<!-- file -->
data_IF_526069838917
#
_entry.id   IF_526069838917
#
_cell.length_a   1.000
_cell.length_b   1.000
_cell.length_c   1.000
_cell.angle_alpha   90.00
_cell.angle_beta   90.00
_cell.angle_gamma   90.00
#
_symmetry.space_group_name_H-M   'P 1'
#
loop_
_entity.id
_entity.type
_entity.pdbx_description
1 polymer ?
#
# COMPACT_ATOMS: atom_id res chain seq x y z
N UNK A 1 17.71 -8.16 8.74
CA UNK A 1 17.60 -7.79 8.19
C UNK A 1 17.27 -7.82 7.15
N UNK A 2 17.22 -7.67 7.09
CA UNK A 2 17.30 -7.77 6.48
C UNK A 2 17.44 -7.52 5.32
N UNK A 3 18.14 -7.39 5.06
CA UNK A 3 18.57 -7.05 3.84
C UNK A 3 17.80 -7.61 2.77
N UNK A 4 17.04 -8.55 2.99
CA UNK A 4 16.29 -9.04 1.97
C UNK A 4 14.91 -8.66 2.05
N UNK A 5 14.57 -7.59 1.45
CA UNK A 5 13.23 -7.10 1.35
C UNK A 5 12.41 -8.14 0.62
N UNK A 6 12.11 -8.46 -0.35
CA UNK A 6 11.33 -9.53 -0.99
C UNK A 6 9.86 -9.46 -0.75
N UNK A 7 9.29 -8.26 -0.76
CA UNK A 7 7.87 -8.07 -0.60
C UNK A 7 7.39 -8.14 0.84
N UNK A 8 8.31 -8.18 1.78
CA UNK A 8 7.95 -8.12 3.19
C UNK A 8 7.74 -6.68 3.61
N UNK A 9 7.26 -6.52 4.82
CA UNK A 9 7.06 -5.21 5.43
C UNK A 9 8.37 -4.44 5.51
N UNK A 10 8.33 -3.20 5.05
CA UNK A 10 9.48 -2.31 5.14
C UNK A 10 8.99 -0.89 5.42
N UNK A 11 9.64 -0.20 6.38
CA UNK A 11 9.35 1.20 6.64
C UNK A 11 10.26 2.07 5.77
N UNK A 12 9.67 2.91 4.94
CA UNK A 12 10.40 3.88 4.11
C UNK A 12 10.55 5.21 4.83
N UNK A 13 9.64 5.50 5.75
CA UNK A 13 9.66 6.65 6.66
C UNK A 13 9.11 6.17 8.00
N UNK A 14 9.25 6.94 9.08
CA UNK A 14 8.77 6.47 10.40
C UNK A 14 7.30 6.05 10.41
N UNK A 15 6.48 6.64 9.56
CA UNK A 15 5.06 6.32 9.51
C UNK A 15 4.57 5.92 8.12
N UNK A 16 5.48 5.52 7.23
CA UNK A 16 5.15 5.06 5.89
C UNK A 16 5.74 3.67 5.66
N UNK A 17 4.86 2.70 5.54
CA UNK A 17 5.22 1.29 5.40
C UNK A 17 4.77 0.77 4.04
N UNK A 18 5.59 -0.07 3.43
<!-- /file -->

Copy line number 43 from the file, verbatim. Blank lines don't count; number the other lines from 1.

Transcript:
CA UNK A 8 7.95 -8.12 3.19